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USA 2011
Directed by
Drake Doremus
90 minutes
Rated M

Reviewed by
Sharon Hurst
3.5 stars

Like Crazy

Synopsis: Anna (Felicity Jones) is an English girl studying at a LA University. She meets Jacob (Anton Yelchin) and they fall instantly and passionately in love. When she is due to return home, she cannot bear to part from her lover and so overstays her visa. After a visit back to the UK, she is denied entry when she attempts to return to the US. So begin frustrating battles with immigration, and the challenges to their relationship. Can it weather the storm?

Like Crazy has won several hefty awards both for lead actress Jones, and for writer/director Doremus who took the Grand Jury Prize for Best Film at Sundance. And not surprising, for this is indeed a gem of an indie film that captures a precious phase of life which is at once familiar for many but so often represented in a terribly hackneyed manner in mainstream films.

Doremus has on so many levels written an unerringly authentic script. What stands out for me is how I really believed that these two were soul mates, cleverly set up from the early scenes which show us a highly practical Jacob studying furniture design while Anna is more literary and given to writing poetry. He makes her a wonderful chair as a gift, and in some ways the solidity of the object serves almost as a leitmotif to represent their relationship as it comes under siege.  Threats come in the form of several break-ups, during which Anna dates the urbane Simon (Charlie Bewley) while Jacob teams up with work colleague Sam (Jennifer Lawrence). Although these relationships are seemingly good, some underlying deep-seated bond links Anna and Jacob across the miles and each one seems only to come truly alive when with the other.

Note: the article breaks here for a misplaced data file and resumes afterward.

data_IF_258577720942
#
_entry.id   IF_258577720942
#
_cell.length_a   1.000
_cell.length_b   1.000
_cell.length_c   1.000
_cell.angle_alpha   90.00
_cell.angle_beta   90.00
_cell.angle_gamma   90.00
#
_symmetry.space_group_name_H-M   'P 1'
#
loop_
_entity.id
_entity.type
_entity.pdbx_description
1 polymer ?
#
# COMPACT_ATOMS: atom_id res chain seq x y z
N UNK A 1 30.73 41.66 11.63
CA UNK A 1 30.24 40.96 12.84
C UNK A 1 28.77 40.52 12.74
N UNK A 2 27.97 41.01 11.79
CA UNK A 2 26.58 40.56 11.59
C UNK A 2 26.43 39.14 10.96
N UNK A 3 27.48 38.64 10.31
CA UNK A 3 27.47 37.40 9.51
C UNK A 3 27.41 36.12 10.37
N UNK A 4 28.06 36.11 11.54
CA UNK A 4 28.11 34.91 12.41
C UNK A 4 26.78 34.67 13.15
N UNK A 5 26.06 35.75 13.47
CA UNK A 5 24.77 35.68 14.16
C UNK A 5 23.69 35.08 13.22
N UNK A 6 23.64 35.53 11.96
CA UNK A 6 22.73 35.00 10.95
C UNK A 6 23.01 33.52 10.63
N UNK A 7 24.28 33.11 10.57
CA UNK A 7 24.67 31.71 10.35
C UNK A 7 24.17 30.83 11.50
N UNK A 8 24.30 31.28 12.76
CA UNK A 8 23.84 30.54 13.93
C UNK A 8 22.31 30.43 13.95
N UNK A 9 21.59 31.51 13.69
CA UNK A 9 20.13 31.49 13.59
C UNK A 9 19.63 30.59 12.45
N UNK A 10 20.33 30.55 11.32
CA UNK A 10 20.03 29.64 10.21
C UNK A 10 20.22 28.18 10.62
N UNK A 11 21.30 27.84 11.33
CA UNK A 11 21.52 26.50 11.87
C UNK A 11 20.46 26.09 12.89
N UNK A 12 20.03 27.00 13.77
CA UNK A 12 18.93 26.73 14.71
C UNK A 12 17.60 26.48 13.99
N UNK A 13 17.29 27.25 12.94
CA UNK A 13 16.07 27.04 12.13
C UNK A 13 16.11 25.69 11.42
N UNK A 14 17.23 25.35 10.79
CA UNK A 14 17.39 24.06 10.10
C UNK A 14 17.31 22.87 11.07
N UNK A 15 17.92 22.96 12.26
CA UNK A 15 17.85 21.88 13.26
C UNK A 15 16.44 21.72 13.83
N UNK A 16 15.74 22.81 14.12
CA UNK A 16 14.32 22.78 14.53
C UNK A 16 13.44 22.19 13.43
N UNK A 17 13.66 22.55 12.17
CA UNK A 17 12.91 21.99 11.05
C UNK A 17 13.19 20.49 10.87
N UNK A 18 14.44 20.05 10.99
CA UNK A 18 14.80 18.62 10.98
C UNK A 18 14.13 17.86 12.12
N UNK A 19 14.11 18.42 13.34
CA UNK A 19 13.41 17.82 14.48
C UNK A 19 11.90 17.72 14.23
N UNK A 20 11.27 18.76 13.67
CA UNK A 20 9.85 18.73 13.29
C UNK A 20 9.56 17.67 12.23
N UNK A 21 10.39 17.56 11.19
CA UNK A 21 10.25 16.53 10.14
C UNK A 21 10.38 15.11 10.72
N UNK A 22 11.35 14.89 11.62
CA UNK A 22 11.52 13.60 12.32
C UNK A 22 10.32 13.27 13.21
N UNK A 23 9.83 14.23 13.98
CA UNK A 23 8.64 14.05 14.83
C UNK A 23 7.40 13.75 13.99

The director pays careful attention to small daily-life detail and makes excellent use of montage in a couple of sequences, which depict the course of the first flush of their love. He credits the audience with enough intelligence to understand several moments, captured in still motion, that help move important plot points forward and makes good use of music, notably Graceland as the shared favourite album for the lovers. Full credit also goes to Doremus in that he leaves us with a rather ambiguous resolution; an ending which had me and my colleagues hotly debating the possible final outcome. (Save me from tidy Hollywood-style endings, please!)

Acting by all is top notch, especially the two leads. They manage to capture the arc of the relationship, as they both mature, settle into their respective lives whilst apart, respond to the passion when together, and make us, the audience, really invest ourselves in whether things will work out.

Cynics may scoff at young love and its travails but for me at least the film’s persuasive authenticity made it almost easy to remember what it felt like to be at that stage of life, with all its emotional intensity. Thank God I’m past it!!




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